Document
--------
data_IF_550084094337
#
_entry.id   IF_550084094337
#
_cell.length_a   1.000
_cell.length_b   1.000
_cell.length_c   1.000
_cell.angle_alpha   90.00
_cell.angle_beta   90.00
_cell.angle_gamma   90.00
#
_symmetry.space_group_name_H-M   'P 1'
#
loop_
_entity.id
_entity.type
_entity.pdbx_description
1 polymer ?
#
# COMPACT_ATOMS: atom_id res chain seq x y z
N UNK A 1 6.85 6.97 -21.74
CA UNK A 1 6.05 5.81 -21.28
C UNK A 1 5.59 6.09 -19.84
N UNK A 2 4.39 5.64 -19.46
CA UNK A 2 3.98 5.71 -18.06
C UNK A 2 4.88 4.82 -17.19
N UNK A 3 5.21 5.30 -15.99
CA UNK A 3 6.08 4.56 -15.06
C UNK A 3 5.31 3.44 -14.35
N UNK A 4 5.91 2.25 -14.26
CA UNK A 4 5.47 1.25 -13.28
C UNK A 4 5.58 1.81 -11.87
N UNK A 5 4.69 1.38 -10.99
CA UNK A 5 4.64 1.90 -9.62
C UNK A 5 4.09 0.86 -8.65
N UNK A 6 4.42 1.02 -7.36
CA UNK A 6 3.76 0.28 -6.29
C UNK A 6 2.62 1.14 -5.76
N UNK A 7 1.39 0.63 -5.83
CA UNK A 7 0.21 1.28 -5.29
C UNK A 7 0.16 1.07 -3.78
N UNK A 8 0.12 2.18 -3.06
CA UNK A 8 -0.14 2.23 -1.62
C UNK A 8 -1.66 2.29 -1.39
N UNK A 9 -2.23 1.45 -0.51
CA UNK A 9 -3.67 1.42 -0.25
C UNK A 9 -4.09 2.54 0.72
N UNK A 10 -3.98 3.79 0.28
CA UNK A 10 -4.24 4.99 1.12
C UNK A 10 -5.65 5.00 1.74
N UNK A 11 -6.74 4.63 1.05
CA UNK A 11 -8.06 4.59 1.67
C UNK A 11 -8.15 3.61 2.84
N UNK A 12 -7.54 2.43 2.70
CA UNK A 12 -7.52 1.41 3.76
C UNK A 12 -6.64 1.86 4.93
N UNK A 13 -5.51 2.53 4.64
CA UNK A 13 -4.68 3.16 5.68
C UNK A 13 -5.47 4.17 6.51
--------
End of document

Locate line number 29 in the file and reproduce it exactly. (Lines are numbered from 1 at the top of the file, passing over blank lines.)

C UNK A 3 5.31 3.44 -14.35